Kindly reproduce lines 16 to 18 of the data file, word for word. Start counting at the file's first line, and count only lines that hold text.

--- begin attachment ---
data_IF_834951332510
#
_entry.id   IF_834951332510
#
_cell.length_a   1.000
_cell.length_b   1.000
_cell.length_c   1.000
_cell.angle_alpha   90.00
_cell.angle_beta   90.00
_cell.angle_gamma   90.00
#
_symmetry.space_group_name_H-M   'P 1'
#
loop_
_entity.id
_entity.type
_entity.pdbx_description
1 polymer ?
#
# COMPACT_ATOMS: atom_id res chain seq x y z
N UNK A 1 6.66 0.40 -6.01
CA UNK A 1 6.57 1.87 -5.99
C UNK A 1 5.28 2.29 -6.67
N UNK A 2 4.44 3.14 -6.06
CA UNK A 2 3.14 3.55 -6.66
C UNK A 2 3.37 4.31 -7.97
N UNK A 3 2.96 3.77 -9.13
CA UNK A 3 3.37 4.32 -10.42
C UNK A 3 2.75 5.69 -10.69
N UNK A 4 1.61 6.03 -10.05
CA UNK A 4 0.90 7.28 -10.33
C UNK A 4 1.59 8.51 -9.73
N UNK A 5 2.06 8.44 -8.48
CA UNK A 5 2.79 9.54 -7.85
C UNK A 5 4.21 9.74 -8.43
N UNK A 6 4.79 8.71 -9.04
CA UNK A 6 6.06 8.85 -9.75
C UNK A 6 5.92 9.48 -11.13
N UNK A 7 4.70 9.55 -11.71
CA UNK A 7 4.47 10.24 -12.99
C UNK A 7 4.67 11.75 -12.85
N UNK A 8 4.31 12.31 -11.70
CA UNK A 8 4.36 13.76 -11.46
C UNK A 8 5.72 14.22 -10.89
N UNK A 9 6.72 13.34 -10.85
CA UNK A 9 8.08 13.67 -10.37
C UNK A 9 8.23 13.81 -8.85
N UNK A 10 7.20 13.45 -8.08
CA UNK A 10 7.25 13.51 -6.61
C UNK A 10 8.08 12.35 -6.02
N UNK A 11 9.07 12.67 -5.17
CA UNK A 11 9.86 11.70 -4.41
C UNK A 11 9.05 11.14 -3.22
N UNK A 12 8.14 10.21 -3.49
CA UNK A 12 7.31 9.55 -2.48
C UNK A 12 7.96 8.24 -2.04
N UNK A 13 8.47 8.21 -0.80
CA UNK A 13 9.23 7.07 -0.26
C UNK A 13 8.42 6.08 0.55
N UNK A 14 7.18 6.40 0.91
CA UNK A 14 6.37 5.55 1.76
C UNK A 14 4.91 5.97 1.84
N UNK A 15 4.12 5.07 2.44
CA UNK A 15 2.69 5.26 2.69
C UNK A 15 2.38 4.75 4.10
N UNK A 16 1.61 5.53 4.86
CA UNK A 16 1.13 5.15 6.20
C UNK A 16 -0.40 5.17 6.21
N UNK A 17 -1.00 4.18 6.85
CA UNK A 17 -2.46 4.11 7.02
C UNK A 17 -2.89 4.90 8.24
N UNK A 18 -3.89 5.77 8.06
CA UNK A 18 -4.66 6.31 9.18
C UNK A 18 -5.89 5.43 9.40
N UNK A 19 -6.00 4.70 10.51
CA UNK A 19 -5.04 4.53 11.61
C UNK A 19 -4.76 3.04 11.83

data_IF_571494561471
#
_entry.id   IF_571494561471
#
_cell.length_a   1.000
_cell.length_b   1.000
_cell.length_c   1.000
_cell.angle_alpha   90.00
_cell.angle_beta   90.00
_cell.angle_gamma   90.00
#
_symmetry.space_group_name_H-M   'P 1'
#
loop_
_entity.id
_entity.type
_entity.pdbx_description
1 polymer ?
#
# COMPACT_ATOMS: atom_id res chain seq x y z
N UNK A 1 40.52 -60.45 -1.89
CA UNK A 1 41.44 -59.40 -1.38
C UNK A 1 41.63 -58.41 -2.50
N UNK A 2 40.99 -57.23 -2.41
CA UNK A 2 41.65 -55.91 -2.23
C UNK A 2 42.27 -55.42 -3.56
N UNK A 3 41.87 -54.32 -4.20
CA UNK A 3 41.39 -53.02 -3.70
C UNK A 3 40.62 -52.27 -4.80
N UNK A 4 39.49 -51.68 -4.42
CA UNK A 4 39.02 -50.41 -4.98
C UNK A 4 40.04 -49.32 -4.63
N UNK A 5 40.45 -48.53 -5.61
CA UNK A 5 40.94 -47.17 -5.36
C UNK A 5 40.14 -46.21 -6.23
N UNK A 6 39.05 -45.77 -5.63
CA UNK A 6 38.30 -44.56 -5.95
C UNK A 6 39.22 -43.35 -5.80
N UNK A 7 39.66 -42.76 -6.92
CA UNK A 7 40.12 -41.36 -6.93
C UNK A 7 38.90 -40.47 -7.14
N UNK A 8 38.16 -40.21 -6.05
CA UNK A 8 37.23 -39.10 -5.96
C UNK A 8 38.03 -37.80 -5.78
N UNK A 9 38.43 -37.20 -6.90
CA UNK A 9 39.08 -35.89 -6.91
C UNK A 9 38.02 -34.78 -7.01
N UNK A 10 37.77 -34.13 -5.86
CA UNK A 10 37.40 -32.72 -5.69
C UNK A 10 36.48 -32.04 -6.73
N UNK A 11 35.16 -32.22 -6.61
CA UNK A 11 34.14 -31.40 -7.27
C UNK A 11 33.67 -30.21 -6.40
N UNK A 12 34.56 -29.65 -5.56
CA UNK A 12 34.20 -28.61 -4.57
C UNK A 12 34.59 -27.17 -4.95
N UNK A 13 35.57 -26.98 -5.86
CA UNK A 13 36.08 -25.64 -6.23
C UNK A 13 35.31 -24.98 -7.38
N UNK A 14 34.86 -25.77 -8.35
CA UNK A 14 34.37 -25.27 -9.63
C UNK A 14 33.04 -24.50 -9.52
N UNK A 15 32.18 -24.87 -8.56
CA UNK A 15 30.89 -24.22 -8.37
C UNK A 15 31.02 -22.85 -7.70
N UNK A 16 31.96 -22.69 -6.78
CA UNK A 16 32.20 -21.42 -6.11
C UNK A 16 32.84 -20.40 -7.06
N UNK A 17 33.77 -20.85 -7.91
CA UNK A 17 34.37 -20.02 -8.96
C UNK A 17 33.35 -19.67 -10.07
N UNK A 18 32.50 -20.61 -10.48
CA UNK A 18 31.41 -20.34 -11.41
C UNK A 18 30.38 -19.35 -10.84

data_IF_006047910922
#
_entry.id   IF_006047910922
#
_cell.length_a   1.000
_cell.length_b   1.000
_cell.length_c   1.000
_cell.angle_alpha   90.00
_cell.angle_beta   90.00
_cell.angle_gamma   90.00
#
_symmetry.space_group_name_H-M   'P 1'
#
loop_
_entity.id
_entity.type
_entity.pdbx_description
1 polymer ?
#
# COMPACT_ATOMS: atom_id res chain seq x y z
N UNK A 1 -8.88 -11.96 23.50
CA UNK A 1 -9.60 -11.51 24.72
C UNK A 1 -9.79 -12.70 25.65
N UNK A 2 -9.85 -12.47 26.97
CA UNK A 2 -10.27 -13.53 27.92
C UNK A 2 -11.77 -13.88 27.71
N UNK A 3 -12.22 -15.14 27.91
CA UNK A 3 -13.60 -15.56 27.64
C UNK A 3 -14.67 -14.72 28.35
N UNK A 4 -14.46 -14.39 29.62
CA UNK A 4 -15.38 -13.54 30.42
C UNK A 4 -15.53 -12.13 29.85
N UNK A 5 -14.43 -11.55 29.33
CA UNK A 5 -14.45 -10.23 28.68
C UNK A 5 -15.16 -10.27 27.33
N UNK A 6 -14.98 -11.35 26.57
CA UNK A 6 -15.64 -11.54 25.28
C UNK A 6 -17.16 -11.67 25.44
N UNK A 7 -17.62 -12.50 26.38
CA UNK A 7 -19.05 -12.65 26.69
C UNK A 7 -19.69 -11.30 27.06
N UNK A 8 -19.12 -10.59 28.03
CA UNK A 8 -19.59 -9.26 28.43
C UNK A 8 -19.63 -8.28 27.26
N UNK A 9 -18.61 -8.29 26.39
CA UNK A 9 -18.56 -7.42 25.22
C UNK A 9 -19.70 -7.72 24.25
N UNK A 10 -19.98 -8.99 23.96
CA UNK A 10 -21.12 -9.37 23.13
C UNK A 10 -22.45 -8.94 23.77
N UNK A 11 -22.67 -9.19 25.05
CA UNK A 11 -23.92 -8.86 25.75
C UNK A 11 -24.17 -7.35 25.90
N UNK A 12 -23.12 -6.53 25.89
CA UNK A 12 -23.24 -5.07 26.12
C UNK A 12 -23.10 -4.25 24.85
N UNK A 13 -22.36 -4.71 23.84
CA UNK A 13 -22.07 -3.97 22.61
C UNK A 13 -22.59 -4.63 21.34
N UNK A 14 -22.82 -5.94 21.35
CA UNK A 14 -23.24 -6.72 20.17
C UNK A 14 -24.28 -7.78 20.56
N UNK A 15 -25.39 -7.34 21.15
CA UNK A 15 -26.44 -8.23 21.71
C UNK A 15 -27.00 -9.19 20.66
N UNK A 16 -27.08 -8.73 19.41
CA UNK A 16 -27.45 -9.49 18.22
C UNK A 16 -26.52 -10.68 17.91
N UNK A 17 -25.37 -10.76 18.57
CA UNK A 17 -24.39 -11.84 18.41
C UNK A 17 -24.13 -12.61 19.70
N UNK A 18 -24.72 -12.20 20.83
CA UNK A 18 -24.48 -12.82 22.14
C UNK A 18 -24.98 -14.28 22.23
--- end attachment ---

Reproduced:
_entity.type
_entity.pdbx_description
1 polymer ?